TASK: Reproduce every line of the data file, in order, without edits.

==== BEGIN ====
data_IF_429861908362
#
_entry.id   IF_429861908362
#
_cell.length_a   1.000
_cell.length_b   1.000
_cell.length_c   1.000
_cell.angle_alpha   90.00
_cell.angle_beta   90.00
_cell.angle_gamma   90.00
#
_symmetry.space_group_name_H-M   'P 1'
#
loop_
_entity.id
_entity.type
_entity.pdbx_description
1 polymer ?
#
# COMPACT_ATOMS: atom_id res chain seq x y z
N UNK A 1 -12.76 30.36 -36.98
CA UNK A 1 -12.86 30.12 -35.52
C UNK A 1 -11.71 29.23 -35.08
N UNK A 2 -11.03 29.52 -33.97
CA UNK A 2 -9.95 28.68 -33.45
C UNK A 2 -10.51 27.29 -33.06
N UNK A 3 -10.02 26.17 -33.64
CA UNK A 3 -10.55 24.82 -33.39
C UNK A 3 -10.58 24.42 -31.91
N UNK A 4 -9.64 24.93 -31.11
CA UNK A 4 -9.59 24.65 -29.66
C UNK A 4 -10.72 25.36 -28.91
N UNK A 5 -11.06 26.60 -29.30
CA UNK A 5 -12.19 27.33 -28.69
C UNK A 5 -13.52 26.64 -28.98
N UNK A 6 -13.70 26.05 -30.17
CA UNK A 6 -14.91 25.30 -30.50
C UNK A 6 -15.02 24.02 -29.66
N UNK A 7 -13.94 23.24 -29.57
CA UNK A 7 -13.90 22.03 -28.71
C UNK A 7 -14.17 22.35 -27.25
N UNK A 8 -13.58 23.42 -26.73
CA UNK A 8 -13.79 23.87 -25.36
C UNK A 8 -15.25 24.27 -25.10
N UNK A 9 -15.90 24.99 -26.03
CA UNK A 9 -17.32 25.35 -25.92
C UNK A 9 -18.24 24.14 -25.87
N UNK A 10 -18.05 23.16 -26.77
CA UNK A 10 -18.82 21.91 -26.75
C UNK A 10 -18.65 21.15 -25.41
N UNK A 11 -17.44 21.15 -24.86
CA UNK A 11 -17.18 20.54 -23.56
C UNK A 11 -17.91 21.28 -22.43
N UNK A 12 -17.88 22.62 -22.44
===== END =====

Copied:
data_IF_429861908362
#
_entry.id   IF_429861908362
#
_cell.length_a   1.000
_cell.length_b   1.000
_cell.length_c   1.000
_cell.angle_alpha   90.00
_cell.angle_beta   90.00
_cell.angle_gamma   90.00
#
_symmetry.space_group_name_H-M   'P 1'
#
loop_
_entity.id
_entity.type
_entity.pdbx_description
1 polymer ?
#
# COMPACT_ATOMS: atom_id res chain seq x y z
N UNK A 1 -12.76 30.36 -36.98
CA UNK A 1 -12.86 30.12 -35.52
C UNK A 1 -11.71 29.23 -35.08
N UNK A 2 -11.03 29.52 -33.97
CA UNK A 2 -9.95 28.68 -33.45
C UNK A 2 -10.51 27.29 -33.06
N UNK A 3 -10.02 26.17 -33.64
CA UNK A 3 -10.55 24.82 -33.39
C UNK A 3 -10.58 24.42 -31.91
N UNK A 4 -9.64 24.93 -31.11
CA UNK A 4 -9.59 24.65 -29.66
C UNK A 4 -10.72 25.36 -28.91
N UNK A 5 -11.06 26.60 -29.30
CA UNK A 5 -12.19 27.33 -28.69
C UNK A 5 -13.52 26.64 -28.98
N UNK A 6 -13.70 26.05 -30.17
CA UNK A 6 -14.91 25.30 -30.50
C UNK A 6 -15.02 24.02 -29.66
N UNK A 7 -13.94 23.24 -29.57
CA UNK A 7 -13.90 22.03 -28.71
C UNK A 7 -14.17 22.35 -27.25
N UNK A 8 -13.58 23.42 -26.73
CA UNK A 8 -13.79 23.87 -25.36
C UNK A 8 -15.25 24.27 -25.10
N UNK A 9 -15.90 24.99 -26.03
CA UNK A 9 -17.32 25.35 -25.92
C UNK A 9 -18.24 24.14 -25.87
N UNK A 10 -18.05 23.16 -26.77
CA UNK A 10 -18.82 21.91 -26.75
C UNK A 10 -18.65 21.15 -25.41
N UNK A 11 -17.44 21.15 -24.86
CA UNK A 11 -17.18 20.54 -23.56
C UNK A 11 -17.91 21.28 -22.43
N UNK A 12 -17.88 22.62 -22.44